Preventing Brute Force Attacks With Fail2ban On Debian Etch

November 15, 2010 by: jennyamy

In this article I will show how to install and configure fail2ban on a Debian Etch system. Fail2ban is a tool that observes login attempts to various services, e.g. SSH, FTP, SMTP, Apache, etc., and if it finds failed login attempts again and again from the same IP address or host, fail2ban stops further login attempts from that IP address/host by blocking it with an iptables firewall rule.

This document comes without warranty of any kind! I want to say that this is not the only way of setting up such a system. There are many ways of achieving this goal but this is the way I take. I do not issue any guarantee that this will work for you!

Preliminary Note

Fail2ban is similar to DenyHosts , but unlike DenyHosts which focuses on SSH, fail2ban can be configured to monitor any service that writes login attempts to a log file, and instead of using /etc/hosts.deny to block IP addresses/hosts, fail2ban uses iptables.

In this example I will configure fail2ban to monitor login attempts to the SSH server, the Proftpd server, login attempts to .htaccess/.htpasswd protected web sites, to Courier POP3 and Courier IMAP, and to SASL (for sending emails). I will install the fail2ban package that is available for Debian Etch. It comes with a default configuration, but unfortunately that configuration doesn’t quite work for most of the aforementioned services. Therefore I will create a customized fail2ban configuration that I have tested and that works for me.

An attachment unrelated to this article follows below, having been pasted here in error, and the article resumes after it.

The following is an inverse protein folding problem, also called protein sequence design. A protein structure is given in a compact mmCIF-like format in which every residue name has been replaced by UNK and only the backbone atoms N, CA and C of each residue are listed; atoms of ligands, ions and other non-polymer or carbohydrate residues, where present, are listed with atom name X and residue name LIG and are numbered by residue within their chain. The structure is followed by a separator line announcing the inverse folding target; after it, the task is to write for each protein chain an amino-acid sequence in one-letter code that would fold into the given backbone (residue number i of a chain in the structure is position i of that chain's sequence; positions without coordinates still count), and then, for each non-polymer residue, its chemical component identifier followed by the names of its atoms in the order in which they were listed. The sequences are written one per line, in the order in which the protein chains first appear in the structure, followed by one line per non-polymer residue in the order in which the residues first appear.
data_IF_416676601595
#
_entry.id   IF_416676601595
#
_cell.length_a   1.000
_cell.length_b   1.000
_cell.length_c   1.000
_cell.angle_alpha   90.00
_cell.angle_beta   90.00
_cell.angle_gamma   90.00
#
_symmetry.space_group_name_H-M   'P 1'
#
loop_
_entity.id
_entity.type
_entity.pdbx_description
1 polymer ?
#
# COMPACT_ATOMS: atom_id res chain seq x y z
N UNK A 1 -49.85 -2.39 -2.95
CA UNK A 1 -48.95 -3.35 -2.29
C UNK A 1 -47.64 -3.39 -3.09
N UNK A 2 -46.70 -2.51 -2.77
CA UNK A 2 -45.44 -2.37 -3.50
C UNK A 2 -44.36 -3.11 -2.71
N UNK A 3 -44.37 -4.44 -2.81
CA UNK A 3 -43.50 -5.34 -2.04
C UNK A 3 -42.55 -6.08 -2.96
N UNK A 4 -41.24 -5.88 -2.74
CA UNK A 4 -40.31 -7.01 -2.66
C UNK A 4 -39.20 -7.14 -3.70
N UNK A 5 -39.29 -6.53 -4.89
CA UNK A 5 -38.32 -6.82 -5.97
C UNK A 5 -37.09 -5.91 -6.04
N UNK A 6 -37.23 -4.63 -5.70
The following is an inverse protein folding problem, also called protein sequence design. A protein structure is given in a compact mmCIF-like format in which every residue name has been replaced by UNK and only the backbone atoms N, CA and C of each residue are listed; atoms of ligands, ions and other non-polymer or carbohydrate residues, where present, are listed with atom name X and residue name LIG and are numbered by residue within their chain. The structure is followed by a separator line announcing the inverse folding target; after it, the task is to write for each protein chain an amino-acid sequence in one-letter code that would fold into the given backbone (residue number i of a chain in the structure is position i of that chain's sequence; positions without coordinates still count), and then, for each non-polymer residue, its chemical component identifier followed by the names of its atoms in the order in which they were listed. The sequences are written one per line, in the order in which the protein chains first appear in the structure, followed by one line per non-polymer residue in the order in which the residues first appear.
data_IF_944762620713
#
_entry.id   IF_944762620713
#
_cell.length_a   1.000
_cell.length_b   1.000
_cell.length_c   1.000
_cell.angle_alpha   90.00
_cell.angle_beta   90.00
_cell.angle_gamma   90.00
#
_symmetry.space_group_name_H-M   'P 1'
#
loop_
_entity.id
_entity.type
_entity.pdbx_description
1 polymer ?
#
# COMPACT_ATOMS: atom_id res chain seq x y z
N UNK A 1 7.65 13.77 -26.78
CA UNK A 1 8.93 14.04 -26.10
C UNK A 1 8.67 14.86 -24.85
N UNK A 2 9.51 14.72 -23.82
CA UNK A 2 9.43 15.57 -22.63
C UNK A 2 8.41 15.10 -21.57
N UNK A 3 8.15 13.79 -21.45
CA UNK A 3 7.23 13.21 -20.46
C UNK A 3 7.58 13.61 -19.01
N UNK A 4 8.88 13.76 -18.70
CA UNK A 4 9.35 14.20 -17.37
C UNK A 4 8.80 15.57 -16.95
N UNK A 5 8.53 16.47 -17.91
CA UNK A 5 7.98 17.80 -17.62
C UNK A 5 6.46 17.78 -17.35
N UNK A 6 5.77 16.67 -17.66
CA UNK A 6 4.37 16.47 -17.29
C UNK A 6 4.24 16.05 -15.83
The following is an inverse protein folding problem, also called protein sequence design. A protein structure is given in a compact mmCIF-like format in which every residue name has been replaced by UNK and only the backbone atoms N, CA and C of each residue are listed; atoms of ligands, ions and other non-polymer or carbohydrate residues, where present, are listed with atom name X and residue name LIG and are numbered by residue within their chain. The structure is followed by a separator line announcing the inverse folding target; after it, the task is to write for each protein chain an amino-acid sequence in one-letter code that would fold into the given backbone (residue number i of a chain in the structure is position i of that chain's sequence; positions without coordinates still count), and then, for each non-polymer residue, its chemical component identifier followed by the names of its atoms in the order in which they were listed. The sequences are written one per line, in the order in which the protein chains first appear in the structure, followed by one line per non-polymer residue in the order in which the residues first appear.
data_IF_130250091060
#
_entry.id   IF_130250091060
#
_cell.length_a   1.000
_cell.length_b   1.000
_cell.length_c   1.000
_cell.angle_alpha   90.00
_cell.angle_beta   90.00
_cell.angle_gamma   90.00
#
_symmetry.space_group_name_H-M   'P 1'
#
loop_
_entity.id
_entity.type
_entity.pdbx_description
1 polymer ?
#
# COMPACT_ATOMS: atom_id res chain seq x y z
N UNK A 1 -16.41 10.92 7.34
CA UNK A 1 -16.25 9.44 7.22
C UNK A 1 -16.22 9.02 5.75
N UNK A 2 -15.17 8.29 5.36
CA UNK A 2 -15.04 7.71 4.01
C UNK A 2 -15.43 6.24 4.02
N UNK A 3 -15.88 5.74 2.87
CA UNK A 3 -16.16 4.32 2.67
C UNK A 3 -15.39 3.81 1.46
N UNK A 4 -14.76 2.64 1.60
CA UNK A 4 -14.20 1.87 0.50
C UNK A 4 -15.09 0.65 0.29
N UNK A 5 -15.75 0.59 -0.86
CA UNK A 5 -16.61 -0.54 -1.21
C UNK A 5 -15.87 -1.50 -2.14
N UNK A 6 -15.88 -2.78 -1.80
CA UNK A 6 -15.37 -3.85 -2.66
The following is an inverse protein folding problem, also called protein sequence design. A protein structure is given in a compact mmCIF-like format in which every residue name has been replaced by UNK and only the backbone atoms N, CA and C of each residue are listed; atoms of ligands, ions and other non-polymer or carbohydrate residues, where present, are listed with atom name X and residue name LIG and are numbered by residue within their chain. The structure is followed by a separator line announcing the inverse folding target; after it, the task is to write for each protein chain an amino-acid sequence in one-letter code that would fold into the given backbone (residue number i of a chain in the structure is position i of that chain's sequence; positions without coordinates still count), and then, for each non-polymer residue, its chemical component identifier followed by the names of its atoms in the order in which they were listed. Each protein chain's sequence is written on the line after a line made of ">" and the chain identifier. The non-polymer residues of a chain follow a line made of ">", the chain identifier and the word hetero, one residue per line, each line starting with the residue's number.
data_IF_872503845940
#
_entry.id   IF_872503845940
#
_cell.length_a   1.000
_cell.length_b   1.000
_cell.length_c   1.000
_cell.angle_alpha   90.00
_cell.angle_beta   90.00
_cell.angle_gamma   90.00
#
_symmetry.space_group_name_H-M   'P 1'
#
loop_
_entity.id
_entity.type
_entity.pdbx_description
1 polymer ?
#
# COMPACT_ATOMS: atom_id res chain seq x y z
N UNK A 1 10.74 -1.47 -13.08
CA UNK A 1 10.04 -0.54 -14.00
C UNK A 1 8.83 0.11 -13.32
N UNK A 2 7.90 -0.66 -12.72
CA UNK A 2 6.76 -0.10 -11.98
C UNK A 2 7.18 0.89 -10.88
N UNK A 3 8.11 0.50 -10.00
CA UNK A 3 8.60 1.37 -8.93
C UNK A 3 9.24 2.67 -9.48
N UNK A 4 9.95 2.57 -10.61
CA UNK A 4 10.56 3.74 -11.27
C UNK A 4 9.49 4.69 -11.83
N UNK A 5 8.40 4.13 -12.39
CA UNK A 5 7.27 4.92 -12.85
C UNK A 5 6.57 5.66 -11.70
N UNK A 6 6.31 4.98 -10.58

Installing fail2ban

Fail2ban can be installed as follows on Debian Etch:

apt-get install fail2ban

Afterwards, you will find all fail2ban configuration files in the /etc/fail2ban directory.

Configuring fail2ban

The default behaviour of fail2ban is configured in the file /etc/fail2ban/jail.conf. Take a look at it, it’s not hard to understand. There’s a [DEFAULT] section that applies to all other sections unless the default options are overriden in the other sections.

I explain some of the configuration options here:

  • ignoreip: This is a space-separated list of IP addresses that cannot be blocked by fail2ban. For example, if the computer from which you’re connecting to the server has a static IP address, you might want to list it here.
  • bantime: Time in seconds that a host is blocked if it was caught by fail2ban (600 seconds = 10 minutes).
  • maxretry: Max. number of failed login attempts before a host is blocked by fail2ban.
  • filter: Refers to the appropriate filter file in /etc/fail2ban/filter.d.
  • logpath: The log file that fail2ban checks for failed login attempts.

As suggested by a comment at the top of /etc/fail2ban/jail.conf, we don’t modify /etc/fail2ban/jail.conf itself to adjust it to our needs, but override it by creating a new configuration file, /etc/fail2ban/jail.local.

This is what my /etc/fail2ban/jail.local file looks like:

vi /etc/fail2ban/jail.local

[DEFAULT]

# "ignoreip" can be an IP address, a CIDR mask or a DNS host
ignoreip = 127.0.0.1 192.168.0.99
bantime = 600
maxretry = 3

# "backend" specifies the backend used to get files modification. Available
# options are "gamin", "polling" and "auto".
# yoh: For some reason Debian shipped python-gamin didn't work as expected
# This issue left ToDo, so polling is default backend for now
backend = polling

#
# Destination email address used solely for the interpolations in